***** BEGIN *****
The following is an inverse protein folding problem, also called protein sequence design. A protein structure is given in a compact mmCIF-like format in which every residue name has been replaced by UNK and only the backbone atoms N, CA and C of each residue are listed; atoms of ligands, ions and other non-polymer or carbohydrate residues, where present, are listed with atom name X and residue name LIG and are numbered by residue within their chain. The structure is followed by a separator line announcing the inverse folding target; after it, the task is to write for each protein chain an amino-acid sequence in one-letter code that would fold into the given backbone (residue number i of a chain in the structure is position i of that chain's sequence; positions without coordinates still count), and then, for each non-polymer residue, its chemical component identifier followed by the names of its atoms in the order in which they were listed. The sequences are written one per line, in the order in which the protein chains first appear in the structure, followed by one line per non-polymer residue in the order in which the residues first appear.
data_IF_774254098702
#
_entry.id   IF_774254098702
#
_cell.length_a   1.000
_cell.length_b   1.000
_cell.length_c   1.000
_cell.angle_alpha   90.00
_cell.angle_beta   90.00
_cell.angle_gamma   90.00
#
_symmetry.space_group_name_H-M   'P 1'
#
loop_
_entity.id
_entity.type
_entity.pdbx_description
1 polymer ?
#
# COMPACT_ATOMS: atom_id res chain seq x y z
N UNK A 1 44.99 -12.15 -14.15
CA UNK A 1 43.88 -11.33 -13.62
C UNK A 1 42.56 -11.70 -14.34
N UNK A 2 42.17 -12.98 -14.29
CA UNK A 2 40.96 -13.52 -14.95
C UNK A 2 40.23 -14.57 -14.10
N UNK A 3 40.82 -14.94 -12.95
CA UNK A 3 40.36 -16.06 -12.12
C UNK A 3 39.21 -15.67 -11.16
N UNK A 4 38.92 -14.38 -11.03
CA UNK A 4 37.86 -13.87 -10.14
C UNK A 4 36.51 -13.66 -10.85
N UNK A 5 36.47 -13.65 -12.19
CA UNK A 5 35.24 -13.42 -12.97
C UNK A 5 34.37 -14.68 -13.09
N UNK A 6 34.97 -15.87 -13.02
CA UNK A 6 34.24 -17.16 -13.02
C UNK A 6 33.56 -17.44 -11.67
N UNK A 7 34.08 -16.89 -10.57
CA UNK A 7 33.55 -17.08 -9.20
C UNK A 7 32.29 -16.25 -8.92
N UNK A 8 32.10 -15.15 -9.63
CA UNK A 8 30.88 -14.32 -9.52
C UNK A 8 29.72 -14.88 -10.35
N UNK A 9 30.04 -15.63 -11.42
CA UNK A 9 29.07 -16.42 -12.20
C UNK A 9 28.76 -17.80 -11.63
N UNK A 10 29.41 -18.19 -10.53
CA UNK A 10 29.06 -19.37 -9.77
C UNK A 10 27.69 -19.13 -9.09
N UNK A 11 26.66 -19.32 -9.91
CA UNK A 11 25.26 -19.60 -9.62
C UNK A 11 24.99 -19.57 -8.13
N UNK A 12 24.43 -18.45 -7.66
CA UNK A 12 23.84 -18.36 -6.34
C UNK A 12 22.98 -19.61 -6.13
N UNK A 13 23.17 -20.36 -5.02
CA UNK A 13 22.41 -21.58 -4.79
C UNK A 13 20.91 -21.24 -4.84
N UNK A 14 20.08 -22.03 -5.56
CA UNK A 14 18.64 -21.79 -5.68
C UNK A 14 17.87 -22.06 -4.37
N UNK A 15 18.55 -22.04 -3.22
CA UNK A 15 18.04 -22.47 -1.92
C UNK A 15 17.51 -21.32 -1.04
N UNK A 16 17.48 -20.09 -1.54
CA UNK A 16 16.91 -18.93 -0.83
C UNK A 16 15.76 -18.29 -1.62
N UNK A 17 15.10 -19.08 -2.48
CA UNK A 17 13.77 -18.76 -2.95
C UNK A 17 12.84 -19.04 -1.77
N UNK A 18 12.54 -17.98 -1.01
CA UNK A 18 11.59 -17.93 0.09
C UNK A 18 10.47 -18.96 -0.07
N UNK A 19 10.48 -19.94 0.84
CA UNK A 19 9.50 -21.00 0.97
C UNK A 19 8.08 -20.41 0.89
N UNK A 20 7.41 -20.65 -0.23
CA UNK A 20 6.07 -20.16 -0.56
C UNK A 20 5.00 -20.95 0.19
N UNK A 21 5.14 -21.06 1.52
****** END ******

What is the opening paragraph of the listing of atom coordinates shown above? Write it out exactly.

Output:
The following is an inverse protein folding problem, also called protein sequence design. A protein structure is given in a compact mmCIF-like format in which every residue name has been replaced by UNK and only the backbone atoms N, CA and C of each residue are listed; atoms of ligands, ions and other non-polymer or carbohydrate residues, where present, are listed with atom name X and residue name LIG and are numbered by residue within their chain. The structure is followed by a separator line announcing the inverse folding target; after it, the task is to write for each protein chain an amino-acid sequence in one-letter code that would fold into the given backbone (residue number i of a chain in the structure is position i of that chain's sequence; positions without coordinates still count), and then, for each non-polymer residue, its chemical component identifier followed by the names of its atoms in the order in which they were listed. The sequences are written one per line, in the order in which the protein chains first appear in the structure, followed by one line per non-polymer residue in the order in which the residues first appear.